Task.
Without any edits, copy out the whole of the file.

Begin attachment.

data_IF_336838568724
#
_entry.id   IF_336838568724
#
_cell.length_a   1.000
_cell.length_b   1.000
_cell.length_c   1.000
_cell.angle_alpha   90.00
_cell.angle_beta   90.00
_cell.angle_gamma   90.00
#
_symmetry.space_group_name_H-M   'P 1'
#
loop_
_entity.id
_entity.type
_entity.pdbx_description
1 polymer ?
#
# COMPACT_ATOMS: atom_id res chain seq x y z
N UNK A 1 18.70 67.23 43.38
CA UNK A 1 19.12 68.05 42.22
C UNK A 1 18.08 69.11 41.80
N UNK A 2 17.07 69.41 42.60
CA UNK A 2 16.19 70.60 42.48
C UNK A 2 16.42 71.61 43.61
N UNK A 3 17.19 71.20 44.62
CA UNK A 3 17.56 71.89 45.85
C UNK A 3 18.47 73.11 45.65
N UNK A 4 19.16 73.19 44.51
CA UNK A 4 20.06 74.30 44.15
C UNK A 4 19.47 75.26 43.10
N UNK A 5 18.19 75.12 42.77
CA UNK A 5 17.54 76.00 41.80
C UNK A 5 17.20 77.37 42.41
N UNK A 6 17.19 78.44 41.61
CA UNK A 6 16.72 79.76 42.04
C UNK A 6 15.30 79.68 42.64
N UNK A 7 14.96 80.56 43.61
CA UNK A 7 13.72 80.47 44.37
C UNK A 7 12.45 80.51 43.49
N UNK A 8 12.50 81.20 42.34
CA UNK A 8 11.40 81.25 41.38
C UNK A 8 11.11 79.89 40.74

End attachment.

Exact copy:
data_IF_336838568724
#
_entry.id   IF_336838568724
#
_cell.length_a   1.000
_cell.length_b   1.000
_cell.length_c   1.000
_cell.angle_alpha   90.00
_cell.angle_beta   90.00
_cell.angle_gamma   90.00
#
_symmetry.space_group_name_H-M   'P 1'
#
loop_
_entity.id
_entity.type
_entity.pdbx_description
1 polymer ?
#
# COMPACT_ATOMS: atom_id res chain seq x y z
N UNK A 1 18.70 67.23 43.38
CA UNK A 1 19.12 68.05 42.22
C UNK A 1 18.08 69.11 41.80
N UNK A 2 17.07 69.41 42.60
CA UNK A 2 16.19 70.60 42.48
C UNK A 2 16.42 71.61 43.61
N UNK A 3 17.19 71.20 44.62
CA UNK A 3 17.56 71.89 45.85
C UNK A 3 18.47 73.11 45.65
N UNK A 4 19.16 73.19 44.51
CA UNK A 4 20.06 74.30 44.15
C UNK A 4 19.47 75.26 43.10
N UNK A 5 18.19 75.12 42.77
CA UNK A 5 17.54 76.00 41.80
C UNK A 5 17.20 77.37 42.41
N UNK A 6 17.19 78.44 41.61
CA UNK A 6 16.72 79.76 42.04
C UNK A 6 15.30 79.68 42.64
N UNK A 7 14.96 80.56 43.61
CA UNK A 7 13.72 80.47 44.37
C UNK A 7 12.45 80.51 43.49
N UNK A 8 12.50 81.20 42.34
CA UNK A 8 11.40 81.25 41.38
C UNK A 8 11.11 79.89 40.74